For more on duels, please go to: Duels in Torvaldsland
Men of Torvaldsland are simply always armed, from the moment they wake to the when they go to bed.
The Forkbeard, too, and his men, were armed. Blows are not to be struck at the thing, but not even the law of the thing, with all its might, would have the temerity to advise the man of Torvaldsland to arrive or move about unarmed. The man of Torvaldsland never leaves his house unless he is armed; and, within his house, his weapons are always near at hand, usually hung on the wall behind his couch, at least a foot beyond the reach of a bond-maid whose ankle is chained. Should she, lying on her back, look back and up she sees, on the wall, the shield, the helmet, the spear and ax, the sword, in its sheath, of her master. They are visible symbols of the force by which she is kept in bondage, by which she is kept only a girl, whose belly is beneath his sword. Marauders of Gor, page 141-142
Kirtle their shame......or not
This quote is indeed interesting, it shows two things, first then men are willing humor free women's wishes to an extent, but I feel moreso in this quote because the woman is his High Jarl's companion, and let us keep in mind this women is enslaved having become unbarably righteous in her freedom. The second thing is, Forkbeard doesn't pull his punches when he mentions that he feels the woman should be enslaved, in other words, we strongly get the impression that she is humored and thats it.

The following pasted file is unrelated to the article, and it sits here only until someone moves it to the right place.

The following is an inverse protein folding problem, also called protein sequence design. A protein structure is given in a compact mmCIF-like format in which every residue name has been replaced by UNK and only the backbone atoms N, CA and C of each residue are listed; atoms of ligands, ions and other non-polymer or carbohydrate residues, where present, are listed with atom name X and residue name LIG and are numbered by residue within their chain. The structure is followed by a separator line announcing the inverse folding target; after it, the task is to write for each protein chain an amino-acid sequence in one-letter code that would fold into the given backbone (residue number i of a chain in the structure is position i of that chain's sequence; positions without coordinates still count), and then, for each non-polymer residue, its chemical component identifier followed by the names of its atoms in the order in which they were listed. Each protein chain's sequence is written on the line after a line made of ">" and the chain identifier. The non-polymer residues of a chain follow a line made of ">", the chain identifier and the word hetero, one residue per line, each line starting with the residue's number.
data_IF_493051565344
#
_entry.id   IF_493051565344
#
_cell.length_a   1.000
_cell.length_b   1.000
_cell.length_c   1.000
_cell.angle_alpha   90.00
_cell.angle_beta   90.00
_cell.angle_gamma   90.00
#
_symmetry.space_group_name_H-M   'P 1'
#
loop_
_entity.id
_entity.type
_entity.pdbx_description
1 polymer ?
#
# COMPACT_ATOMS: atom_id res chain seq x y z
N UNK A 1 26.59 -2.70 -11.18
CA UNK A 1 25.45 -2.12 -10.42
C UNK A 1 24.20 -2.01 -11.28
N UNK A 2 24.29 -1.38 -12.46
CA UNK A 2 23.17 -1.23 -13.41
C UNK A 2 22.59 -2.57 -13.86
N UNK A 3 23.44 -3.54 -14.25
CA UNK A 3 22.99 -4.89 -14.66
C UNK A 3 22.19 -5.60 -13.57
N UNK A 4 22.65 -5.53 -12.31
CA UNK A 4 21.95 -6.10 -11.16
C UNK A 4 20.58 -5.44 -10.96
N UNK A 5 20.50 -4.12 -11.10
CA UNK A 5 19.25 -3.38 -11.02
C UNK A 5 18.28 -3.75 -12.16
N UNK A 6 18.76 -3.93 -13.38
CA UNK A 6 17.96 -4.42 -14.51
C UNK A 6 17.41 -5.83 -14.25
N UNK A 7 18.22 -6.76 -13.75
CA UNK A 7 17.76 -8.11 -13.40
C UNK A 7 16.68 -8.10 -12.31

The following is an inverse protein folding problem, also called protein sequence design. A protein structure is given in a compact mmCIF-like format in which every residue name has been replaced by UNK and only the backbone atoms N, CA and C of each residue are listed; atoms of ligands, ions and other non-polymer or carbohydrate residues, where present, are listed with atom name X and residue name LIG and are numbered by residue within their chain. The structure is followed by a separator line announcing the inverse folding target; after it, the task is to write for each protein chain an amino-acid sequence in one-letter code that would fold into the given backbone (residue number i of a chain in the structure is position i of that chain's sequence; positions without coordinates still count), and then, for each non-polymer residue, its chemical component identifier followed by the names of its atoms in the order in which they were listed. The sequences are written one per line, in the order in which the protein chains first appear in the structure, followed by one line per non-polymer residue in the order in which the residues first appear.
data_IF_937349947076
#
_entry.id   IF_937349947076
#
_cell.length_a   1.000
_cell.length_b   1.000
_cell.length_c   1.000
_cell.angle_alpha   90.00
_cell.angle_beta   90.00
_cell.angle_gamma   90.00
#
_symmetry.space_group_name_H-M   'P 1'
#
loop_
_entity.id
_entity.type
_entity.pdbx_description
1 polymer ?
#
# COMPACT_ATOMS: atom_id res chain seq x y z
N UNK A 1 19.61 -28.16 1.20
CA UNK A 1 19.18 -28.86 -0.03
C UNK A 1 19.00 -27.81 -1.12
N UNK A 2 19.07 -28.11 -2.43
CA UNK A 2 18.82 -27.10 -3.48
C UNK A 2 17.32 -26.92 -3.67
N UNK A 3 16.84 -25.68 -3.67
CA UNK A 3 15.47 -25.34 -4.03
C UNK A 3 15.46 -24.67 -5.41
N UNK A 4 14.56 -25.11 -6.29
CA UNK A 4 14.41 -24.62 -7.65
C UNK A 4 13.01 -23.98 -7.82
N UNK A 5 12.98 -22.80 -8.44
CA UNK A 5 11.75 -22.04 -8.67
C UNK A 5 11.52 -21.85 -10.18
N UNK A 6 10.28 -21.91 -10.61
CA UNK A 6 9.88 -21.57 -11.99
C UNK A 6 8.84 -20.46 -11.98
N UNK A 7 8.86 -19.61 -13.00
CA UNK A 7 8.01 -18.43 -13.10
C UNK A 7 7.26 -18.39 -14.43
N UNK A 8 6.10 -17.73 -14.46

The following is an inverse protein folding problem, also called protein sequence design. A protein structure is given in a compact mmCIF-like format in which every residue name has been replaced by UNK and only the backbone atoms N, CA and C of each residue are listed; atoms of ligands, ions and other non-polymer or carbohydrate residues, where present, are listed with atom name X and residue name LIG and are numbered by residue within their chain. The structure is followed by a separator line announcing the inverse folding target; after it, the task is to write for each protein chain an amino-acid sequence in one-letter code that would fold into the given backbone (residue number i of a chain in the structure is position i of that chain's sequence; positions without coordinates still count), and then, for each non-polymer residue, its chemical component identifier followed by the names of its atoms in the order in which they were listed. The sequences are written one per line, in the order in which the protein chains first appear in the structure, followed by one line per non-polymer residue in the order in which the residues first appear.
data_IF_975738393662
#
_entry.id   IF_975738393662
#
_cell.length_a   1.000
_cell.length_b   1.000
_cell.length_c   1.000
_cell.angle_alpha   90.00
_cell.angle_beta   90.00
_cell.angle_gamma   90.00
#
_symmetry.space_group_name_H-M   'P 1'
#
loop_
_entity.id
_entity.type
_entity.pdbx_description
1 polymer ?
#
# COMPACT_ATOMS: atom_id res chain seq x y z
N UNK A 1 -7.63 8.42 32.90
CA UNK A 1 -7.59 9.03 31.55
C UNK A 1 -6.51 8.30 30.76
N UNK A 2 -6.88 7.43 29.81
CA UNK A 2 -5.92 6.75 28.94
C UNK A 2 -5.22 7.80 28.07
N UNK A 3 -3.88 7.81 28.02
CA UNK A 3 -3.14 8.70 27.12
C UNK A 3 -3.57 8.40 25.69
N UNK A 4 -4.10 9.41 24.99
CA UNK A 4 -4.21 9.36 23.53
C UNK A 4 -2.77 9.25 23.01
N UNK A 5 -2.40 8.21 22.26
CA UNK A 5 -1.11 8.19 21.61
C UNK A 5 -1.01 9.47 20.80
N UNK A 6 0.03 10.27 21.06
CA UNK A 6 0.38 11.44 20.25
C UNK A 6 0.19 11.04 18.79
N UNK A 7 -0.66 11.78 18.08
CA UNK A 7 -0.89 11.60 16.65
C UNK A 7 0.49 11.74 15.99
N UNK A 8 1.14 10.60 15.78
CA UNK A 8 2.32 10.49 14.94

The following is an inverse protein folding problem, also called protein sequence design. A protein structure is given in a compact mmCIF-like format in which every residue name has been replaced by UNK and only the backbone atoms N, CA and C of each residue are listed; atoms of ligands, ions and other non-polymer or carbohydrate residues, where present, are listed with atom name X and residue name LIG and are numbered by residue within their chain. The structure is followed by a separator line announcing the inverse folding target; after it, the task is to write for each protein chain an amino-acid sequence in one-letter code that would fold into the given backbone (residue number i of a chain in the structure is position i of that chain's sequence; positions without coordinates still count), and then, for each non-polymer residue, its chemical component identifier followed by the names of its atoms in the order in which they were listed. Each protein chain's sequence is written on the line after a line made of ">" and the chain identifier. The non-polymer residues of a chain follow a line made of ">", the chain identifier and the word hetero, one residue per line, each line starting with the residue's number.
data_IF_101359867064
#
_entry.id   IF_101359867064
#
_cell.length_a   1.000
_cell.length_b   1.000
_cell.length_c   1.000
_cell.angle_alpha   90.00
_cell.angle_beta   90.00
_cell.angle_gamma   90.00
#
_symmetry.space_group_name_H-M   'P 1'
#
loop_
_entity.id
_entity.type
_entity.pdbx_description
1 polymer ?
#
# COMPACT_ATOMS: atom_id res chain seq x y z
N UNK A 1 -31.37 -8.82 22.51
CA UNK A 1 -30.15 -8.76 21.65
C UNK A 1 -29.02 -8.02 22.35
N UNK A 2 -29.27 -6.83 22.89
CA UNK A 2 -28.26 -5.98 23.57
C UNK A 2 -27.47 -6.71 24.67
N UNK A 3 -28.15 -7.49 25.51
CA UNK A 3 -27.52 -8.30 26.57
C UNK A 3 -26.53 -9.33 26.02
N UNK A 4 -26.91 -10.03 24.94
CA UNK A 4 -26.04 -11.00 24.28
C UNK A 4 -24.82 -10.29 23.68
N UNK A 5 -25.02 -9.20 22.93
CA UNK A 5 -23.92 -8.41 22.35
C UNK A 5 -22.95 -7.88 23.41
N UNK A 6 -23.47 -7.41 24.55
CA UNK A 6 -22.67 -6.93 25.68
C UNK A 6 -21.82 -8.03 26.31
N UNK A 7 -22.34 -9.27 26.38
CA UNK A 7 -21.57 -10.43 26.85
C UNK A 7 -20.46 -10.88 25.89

She lifted the hem of her kirtle of scarlet wool about the ankles of her black shoes and turned away. She looked back, briefly, once. She indicated the kneeling slaves. “Kirtle their shame,” she said. Then strode away, followed by several men-at-arms.
“Kirtle your shame!” cried the Forkbeard.
His girls, quickly, frightened, tears in their eyes, drew about them as well as they could their kirtles. They covered, as well as they could, their bodies, having been shamed by the free woman. It is a common practice of free women, for some reason, to attempt to make female slave ashamed of her body.
“Who was that?” I asked.
“Bera,” said he, “companion of Svein Blue Tooth.”
My heart sank.
“He should put her in a collar,” said the Forkbeard. I was scandalized at the very thought.
“She needs the whip,” he said. Then he looked at his girls. “What have you done?” he asked. “Drop your kirtles, and hitch them up!”
Laughing, once more proud of their bodies, the girls of the Forkbeard insolently slung their kirtles low on their hips, and hitched them high over their calves, even half way up their delightful thighs. Marauders of Gor, page 157
|The People of Torvaldsland|
|This research is done on the series of books written by John Norman, the comments in italics are mine and my point of view.
Woman of Gor